# Survey Article on Decision Tree Proofs

I'm looking for a survey article on proofs using decision trees. Presumably it would include at least a passing reference to the proof that the lower bound on comparison-based sorting is $O({n\:log(n)})$. The ideal article would include an overview of the proofs where decision trees have been used, tips and techniques, as well as pitfalls.

EDIT:

Wow! Thanks for the quick, helpful replies. My particular interest is in how the technique has been applied to problems in Computational Complexity, and how much traction can be gained from the technique. The Buhrman and Wolf paper looks great; are there any others like it? Thanks!

-

## 2 Answers

A somewhat old (2002) survey by Buhrman and Wolf is here. I found it on Wikipedia as well as Googling "decision trees survey". The survey is quite technical.

If you're only interested in sorting-like proofs, then I'm not sure that decision trees are the way to go. There are some other lower bounds on comparison-based tasks that use the adversary method, see for example these brief lecture notes.

There is also the spectacular $n\log n$ lower bound in the algebraic model, see for example these excellent lecture notes. A result from algebraic topology, Milnor's theorem (also associated with several other mathematicians) needs to be used, see this paper for example.

-

It's not clear from your question what exactly you are interested in or looking for, but some preliminary searching came up with the following:

An overview of the topic can be found at Wikipedia:

and also

For survey-type articles, see:

and

If anything looks promising (e.g. skim the references listed on Wikipedia and the articles), that will get you started. Of course, feel free to qualify your question with additional criteria, if I've "missed the mark."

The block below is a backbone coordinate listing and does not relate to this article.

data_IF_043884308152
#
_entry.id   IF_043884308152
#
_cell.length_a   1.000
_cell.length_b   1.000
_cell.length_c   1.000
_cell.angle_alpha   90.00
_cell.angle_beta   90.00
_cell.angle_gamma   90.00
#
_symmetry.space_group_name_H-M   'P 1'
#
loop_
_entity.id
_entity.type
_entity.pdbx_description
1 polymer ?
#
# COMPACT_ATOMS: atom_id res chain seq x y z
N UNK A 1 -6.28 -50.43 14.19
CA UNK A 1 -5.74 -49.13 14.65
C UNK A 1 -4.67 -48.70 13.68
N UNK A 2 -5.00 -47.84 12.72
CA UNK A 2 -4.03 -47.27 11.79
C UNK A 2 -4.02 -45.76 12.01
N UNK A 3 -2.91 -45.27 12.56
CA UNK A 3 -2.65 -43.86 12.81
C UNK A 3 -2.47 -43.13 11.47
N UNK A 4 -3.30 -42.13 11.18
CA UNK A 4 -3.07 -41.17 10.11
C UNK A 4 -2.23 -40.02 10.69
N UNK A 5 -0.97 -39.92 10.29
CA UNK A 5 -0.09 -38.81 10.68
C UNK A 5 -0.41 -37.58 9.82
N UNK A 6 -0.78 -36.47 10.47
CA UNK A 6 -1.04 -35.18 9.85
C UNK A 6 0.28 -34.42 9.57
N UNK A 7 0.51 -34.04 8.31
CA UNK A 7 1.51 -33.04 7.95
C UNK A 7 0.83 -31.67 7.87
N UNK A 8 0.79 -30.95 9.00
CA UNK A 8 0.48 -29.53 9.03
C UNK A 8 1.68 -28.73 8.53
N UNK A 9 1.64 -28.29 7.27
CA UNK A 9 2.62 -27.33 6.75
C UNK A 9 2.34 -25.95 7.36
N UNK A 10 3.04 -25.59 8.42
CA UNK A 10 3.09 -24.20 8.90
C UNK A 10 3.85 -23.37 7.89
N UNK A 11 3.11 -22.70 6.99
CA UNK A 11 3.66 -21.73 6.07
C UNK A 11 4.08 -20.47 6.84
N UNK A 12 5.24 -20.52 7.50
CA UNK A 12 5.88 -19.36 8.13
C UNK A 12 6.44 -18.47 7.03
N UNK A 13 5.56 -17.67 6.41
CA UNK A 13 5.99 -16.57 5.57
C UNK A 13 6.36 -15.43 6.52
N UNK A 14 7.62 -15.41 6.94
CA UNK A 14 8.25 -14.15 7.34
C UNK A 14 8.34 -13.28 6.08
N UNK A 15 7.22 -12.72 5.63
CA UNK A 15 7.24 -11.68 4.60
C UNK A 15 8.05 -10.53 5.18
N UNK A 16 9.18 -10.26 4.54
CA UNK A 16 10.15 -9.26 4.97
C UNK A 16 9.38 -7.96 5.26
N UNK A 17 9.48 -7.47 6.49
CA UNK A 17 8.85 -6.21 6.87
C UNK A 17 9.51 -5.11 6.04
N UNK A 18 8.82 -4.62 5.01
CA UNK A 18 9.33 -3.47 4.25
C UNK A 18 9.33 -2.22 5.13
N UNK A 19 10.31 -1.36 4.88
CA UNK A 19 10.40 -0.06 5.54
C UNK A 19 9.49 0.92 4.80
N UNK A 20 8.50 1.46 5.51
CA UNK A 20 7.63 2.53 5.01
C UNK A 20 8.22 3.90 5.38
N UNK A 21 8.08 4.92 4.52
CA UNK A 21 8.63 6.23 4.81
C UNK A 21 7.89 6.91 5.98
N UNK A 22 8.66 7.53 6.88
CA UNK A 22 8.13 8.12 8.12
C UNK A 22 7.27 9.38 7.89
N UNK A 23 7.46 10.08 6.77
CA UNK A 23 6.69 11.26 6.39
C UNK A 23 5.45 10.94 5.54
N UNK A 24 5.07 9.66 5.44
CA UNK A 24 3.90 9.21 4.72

Update:

I also came across some CS "project ideas" webpage for a class which seems to be relevant to your interest. Some of the suggestions, just in the way of a preview, include:

• Inductive inference: This is a whole other way to look at learning from a theoretical CS perspective (more of a recursion theory flavor). Much work in inductive inference predates the work we've discussed in CS 4252. The survey by Angluin and Smith is a good place to get started here.

*The paper of Kushilevitz and Mansour (SIAM J on Computing, 1993) on learning decision trees using the Fourier spectrum; Mansour's survey article on "Learning Boolean functions using the Fourier transform";

• Kernel functions and large margin classifiers are an important topic in contemporary machine learning and learning theory research. Read some of the book by Cristianini and Shawe-Taylor ("An introduction to support vector machines").

There are more suggestions, and references on the webpage (link above).

Update 2:

This articles might be of interest to you: see 2010 Decision tree complexity article. It includes reference to the article you were particularly interested in, and many more references that seem to hit on your particular interest.

-